Akio Toyoda is getting a crash course in cross-cultural studies, while he is preparing for his appearance on The Hill this coming Wednesday. Toyota already uncovered the time-tested Washington axiom: “We will fight it tooth and nail, but if we can’t stop it, we might as well dress for it.”
Saturday morning’s Nikkei [sub] greets its readers with the message that “Akio Toyoda’s appearance before Congress on Wednesday could be a chance for the embattled automaker to win back consumer trust in the U.S.”
Hedging a risky bet, the Nikkei adds: “But a poor performance could further undermine its reputation.” To avoid the latter, Toyoda is preparing to counter a three-pronged attack. (Read More…)
This was a rough night and day for Akio Toyoda, chief of the fishtailing Toyota. At around midnight, Tokyo time, the news reached Toyoda-sama that the Honorable Edolphus Towns (D., N.Y.), chairman of the House Oversight and Government Reform Committee, had formally invited him for a visit on the hill.
This had followed a Japanese version of the “he loves me – he loves me not – he loves me.” It was made even more interesting by the botanical truism that the cherry blossom only has five petals to pick. Here, the chronicle of the deflowering … (Read More…)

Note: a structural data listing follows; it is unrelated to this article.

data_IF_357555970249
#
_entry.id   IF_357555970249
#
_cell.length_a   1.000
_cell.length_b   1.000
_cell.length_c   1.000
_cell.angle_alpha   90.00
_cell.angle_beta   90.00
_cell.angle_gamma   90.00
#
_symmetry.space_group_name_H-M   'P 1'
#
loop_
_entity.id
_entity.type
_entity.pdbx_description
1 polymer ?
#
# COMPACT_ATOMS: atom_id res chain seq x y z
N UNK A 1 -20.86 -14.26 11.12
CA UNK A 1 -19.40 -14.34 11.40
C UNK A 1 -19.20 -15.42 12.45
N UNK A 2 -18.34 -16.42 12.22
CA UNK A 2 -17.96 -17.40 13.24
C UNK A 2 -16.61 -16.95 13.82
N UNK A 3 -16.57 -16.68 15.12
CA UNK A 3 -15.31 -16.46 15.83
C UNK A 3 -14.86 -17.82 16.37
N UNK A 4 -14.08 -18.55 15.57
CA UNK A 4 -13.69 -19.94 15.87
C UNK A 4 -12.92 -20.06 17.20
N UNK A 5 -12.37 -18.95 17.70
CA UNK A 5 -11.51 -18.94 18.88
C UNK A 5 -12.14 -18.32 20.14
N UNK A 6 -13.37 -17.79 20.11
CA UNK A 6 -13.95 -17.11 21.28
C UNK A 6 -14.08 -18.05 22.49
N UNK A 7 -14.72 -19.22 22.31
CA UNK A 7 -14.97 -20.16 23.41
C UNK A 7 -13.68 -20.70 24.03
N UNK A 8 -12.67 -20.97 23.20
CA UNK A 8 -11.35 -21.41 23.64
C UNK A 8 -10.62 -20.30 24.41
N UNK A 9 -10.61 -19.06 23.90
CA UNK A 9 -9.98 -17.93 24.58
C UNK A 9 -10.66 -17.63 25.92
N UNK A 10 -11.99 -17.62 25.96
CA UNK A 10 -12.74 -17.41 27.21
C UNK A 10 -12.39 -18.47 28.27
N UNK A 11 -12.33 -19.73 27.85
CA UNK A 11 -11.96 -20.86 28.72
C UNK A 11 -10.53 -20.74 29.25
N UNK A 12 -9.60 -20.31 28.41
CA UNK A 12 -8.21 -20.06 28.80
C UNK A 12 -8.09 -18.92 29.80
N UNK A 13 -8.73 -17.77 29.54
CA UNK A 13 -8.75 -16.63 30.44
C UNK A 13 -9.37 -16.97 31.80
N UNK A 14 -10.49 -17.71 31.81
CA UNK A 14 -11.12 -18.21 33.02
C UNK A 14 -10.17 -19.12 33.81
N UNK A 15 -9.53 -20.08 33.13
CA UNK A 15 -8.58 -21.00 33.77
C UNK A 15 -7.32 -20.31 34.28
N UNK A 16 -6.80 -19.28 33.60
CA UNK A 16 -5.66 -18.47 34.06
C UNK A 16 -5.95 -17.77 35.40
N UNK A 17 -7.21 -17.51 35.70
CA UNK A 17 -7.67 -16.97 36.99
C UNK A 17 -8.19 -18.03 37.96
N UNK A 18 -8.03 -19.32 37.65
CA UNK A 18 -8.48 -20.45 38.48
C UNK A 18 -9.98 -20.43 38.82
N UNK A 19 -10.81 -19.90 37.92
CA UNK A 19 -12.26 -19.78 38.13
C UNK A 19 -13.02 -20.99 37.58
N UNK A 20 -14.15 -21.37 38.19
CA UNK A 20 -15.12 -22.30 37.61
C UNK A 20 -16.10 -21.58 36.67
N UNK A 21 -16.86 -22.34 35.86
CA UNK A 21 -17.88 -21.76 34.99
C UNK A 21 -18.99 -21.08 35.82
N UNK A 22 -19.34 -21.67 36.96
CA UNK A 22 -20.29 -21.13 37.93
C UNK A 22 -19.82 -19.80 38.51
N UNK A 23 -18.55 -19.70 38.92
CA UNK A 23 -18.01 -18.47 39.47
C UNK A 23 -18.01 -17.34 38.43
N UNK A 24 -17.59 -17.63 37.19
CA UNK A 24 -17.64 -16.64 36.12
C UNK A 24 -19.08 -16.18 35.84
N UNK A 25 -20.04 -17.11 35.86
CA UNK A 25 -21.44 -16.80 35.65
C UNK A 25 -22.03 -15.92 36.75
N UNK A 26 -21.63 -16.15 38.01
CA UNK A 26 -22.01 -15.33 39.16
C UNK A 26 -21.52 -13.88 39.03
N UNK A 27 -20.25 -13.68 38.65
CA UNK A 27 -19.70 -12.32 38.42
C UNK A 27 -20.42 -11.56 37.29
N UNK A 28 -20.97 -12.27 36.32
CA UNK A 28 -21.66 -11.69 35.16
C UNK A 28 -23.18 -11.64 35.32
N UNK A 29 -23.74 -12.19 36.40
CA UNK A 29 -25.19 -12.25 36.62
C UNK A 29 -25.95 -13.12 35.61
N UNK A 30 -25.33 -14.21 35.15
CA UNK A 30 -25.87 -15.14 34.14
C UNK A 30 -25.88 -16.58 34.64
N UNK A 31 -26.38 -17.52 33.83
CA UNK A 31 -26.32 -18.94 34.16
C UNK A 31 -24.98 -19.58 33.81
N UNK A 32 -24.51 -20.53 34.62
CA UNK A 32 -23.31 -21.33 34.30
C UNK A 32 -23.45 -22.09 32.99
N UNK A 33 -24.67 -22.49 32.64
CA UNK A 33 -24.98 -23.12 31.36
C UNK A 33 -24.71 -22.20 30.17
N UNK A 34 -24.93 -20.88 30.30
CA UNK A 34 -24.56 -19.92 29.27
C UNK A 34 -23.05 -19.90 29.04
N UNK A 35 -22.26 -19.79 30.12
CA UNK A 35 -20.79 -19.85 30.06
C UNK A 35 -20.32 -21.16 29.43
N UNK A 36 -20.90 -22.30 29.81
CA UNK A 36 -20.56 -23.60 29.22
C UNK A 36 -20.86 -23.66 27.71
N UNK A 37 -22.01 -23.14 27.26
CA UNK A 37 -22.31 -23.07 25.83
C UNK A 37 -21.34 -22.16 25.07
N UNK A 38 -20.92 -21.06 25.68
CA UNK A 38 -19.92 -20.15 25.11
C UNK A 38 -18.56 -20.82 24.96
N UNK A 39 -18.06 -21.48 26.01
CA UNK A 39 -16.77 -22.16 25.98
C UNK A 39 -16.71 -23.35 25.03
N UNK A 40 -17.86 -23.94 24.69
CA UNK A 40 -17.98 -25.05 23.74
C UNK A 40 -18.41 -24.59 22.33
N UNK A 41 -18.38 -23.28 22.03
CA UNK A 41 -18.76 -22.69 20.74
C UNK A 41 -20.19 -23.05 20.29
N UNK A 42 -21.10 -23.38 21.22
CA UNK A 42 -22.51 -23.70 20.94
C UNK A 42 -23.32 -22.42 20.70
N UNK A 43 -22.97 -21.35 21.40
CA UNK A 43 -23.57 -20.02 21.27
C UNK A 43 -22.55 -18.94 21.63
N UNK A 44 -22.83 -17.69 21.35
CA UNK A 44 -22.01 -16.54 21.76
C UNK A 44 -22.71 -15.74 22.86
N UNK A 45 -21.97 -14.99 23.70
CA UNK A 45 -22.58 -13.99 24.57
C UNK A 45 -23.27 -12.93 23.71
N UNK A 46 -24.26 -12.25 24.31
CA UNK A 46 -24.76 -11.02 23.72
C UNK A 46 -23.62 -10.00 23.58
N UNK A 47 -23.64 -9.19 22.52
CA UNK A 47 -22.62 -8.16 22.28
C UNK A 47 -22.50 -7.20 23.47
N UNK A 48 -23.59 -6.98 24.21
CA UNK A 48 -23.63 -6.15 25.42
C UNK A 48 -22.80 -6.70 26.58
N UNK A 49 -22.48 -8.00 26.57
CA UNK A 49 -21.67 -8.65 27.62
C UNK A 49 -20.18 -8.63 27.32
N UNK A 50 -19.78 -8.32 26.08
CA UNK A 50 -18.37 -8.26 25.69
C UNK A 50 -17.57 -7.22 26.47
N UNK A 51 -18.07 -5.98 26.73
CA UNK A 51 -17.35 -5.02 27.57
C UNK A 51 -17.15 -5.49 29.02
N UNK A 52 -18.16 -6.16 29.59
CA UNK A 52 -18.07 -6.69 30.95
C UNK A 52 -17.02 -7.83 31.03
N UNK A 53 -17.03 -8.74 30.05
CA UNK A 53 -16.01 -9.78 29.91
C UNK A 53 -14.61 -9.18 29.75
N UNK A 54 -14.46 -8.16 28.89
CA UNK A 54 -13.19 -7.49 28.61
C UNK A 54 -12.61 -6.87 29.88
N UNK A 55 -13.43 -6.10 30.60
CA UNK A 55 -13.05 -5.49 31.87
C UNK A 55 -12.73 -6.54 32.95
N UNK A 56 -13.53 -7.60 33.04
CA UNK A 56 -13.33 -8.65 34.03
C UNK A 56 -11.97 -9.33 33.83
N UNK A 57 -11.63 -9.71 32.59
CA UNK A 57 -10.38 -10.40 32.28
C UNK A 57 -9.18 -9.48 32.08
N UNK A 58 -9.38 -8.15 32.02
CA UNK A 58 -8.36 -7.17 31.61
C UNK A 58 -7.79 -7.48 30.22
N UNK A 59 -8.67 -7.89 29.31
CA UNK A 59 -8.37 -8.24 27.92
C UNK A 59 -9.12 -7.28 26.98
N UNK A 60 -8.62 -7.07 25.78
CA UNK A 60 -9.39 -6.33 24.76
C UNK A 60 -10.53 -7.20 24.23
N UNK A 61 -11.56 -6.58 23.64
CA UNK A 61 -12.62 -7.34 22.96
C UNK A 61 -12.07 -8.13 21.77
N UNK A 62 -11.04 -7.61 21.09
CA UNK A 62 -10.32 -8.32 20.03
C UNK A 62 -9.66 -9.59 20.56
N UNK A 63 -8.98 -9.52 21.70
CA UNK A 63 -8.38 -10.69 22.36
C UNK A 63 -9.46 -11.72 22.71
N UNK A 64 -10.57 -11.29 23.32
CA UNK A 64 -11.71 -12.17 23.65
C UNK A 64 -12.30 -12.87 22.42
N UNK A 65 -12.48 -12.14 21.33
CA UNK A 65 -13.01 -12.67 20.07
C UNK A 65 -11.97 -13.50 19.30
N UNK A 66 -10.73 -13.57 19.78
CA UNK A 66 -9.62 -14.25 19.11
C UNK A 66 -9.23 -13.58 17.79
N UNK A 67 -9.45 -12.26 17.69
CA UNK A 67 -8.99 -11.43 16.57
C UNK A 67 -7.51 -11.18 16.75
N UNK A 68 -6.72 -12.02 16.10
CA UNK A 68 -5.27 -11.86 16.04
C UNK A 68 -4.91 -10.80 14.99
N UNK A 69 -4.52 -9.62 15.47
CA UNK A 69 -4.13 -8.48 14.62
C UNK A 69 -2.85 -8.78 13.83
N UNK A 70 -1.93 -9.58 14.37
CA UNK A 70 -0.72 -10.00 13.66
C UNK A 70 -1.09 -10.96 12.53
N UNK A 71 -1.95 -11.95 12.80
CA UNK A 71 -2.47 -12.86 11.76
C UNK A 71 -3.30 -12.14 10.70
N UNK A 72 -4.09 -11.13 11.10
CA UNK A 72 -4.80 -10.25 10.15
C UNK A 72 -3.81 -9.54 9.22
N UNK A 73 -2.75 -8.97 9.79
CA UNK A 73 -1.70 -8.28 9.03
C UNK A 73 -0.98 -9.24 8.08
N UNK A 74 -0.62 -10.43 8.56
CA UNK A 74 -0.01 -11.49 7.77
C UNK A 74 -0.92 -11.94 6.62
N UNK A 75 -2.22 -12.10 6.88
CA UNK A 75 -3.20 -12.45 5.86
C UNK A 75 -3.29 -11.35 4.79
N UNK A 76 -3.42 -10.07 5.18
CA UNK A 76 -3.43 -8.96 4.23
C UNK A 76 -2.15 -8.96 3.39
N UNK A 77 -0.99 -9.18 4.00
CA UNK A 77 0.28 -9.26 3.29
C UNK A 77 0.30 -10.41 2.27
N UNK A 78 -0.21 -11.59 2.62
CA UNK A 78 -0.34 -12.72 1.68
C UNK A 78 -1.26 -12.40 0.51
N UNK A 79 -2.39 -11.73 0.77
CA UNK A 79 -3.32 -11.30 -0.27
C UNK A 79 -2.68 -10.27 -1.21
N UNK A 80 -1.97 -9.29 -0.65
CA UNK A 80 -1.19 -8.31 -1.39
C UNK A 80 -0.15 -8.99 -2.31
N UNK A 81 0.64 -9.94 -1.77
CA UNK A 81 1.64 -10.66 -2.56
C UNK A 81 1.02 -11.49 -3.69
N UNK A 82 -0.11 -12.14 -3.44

As the search for clues to what went wrong with Toyota’s much-vaunted quality rolls on, Automotive News [sub] has discovered that Toyota discontinued top-level quality-focused meetings shortly after Akio Toyoda took over early last year. The “Customer First” quality meetings were instituted under Toyoda’s predecessor Katsuake Watanabe as a response to Toyota’s 2005 recalls. A Toyota executive involved with quality decisions at the time tells AN [sub] that the Watanabe-headed committee simply disappeared over time:
We saw that the whole company and each division understood what they need to do in terms of Customer First operation. It became a daily activity rather than a special activity. So they didn’t need an executive to instruct them. Because Customer First is something like a philosophy, Customer First activities themselves are continuing. But we don’t have an official organization like a committee.
Ironically, Toyoda used the term “Customer First” repeatedly in his comments to the Japanese press last week. How he squares that emphasis with the decision to cut an executive-level committee named for that phrase remains very much to be seen. Meanwhile, his motivations for cutting the program couldn’t be more obvious, as the slow-and-safe approach added months to vehicle development time.